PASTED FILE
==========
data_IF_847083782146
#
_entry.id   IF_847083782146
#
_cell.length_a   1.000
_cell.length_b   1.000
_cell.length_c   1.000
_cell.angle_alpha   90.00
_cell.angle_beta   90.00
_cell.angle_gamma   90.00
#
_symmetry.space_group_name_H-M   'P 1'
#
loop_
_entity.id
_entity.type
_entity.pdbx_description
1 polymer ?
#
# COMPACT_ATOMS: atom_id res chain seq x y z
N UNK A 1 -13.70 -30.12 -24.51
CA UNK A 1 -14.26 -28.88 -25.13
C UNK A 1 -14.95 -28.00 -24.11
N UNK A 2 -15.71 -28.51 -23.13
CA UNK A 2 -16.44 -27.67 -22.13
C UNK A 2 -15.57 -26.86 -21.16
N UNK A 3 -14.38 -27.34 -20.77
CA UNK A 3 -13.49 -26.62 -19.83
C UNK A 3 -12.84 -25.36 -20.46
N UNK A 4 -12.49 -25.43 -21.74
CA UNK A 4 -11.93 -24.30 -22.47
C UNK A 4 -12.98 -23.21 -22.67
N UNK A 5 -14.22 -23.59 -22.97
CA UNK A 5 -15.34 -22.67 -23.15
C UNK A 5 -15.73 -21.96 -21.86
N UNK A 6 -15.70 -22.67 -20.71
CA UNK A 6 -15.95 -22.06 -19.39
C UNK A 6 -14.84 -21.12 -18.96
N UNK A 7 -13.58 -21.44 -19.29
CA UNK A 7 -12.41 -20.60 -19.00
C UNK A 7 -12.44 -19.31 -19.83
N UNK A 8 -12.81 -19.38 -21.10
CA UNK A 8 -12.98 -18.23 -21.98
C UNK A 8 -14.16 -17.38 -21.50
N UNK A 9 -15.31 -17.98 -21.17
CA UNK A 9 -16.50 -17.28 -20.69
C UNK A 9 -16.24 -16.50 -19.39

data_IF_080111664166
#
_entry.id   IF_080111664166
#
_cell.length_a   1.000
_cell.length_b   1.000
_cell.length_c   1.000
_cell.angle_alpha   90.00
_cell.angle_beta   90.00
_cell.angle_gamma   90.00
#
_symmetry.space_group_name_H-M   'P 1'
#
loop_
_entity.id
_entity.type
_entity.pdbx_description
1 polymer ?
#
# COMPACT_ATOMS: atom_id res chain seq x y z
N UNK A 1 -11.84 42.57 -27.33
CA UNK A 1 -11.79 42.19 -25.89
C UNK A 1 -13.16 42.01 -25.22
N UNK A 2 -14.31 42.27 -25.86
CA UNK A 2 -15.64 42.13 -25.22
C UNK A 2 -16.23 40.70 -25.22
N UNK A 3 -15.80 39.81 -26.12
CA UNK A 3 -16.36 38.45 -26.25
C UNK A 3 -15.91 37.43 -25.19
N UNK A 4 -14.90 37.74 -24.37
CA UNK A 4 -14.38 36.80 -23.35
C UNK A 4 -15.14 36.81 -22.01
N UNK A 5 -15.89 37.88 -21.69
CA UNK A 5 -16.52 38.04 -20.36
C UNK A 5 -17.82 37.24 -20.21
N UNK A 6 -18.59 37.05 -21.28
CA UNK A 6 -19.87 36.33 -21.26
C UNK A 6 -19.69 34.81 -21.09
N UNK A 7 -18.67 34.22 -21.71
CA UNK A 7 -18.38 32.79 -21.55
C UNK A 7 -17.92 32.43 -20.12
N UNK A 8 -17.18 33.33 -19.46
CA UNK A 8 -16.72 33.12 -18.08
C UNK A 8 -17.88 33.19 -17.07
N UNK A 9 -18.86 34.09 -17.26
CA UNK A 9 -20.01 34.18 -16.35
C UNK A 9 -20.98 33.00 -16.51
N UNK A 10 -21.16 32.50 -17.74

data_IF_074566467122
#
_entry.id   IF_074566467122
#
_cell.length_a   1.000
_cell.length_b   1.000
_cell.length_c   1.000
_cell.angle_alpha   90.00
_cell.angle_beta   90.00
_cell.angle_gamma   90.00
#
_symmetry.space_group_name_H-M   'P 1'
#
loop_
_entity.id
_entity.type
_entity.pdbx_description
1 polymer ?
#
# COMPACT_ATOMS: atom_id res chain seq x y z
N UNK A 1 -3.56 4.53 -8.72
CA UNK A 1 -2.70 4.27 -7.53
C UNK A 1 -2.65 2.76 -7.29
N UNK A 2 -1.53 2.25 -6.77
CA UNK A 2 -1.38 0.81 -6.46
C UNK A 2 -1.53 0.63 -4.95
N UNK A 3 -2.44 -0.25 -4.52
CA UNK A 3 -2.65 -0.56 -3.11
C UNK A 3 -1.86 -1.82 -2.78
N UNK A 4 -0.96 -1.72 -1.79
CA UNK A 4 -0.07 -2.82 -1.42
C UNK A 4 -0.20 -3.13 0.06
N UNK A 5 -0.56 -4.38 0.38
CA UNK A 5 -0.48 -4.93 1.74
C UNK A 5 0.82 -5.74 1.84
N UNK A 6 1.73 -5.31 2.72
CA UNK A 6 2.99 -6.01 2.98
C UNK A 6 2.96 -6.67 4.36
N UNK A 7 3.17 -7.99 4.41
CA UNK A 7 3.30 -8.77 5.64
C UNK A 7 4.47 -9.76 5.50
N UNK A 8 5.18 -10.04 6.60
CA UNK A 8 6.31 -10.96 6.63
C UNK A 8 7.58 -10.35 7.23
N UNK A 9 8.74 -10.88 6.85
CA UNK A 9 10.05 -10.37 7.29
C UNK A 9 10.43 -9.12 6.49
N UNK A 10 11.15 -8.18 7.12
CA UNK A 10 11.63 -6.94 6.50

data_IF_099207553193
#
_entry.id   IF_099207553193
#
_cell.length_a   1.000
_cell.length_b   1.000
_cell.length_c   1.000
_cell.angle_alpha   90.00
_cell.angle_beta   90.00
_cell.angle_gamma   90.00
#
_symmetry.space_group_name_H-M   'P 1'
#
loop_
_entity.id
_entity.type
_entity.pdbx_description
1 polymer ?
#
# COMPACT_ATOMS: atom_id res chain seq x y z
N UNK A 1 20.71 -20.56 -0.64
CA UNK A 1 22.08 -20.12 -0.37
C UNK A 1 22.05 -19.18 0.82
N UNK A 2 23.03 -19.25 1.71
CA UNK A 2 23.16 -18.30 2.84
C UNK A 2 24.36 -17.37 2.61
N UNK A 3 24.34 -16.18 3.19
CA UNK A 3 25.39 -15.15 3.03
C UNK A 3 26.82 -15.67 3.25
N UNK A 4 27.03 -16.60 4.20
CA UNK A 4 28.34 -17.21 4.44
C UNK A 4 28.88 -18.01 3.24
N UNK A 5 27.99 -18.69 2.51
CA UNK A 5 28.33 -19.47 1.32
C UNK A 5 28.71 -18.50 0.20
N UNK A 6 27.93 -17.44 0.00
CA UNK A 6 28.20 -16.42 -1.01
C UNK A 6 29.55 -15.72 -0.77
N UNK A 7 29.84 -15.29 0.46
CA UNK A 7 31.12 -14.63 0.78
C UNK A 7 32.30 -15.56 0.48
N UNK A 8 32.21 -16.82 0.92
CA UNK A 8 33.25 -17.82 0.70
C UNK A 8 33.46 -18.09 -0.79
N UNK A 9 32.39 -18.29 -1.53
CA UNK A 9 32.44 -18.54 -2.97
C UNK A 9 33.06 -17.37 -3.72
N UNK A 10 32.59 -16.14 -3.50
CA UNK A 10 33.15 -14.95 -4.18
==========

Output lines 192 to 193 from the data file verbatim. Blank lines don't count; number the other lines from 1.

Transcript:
N UNK A 10 32.59 -16.14 -3.50
CA UNK A 10 33.15 -14.95 -4.18